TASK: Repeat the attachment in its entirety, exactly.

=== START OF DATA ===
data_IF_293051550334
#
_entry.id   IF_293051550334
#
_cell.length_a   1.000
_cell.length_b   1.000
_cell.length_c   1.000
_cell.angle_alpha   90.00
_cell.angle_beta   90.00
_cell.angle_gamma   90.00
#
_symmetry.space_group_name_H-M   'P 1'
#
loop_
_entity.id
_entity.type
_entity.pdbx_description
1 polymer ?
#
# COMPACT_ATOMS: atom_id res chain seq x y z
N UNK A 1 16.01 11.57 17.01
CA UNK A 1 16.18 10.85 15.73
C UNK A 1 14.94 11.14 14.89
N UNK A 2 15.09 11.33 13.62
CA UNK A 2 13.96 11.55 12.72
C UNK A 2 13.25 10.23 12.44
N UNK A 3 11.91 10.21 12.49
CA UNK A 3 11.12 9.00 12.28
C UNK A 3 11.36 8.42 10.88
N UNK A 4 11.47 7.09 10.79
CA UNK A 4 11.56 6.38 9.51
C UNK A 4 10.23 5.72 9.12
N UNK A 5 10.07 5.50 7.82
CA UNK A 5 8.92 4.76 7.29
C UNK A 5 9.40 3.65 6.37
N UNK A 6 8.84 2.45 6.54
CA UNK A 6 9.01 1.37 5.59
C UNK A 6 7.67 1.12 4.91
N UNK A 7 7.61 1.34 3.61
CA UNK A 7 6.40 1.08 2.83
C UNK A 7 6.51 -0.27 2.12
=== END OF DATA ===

data_IF_293051550334
#
_entry.id   IF_293051550334
#
_cell.length_a   1.000
_cell.length_b   1.000
_cell.length_c   1.000
_cell.angle_alpha   90.00
_cell.angle_beta   90.00
_cell.angle_gamma   90.00
#
_symmetry.space_group_name_H-M   'P 1'
#
loop_
_entity.id
_entity.type
_entity.pdbx_description
1 polymer ?
#
# COMPACT_ATOMS: atom_id res chain seq x y z
N UNK A 1 16.01 11.57 17.01
CA UNK A 1 16.18 10.85 15.73
C UNK A 1 14.94 11.14 14.89
N UNK A 2 15.09 11.33 13.62
CA UNK A 2 13.96 11.55 12.72
C UNK A 2 13.25 10.23 12.44
N UNK A 3 11.91 10.21 12.49
CA UNK A 3 11.12 9.00 12.28
C UNK A 3 11.36 8.42 10.88
N UNK A 4 11.47 7.09 10.79
CA UNK A 4 11.56 6.38 9.51
C UNK A 4 10.23 5.72 9.12
N UNK A 5 10.07 5.50 7.82
CA UNK A 5 8.92 4.76 7.29
C UNK A 5 9.40 3.65 6.37
N UNK A 6 8.84 2.45 6.54
CA UNK A 6 9.01 1.37 5.59
C UNK A 6 7.67 1.12 4.91
N UNK A 7 7.61 1.34 3.61
CA UNK A 7 6.40 1.08 2.83
C UNK A 7 6.51 -0.27 2.12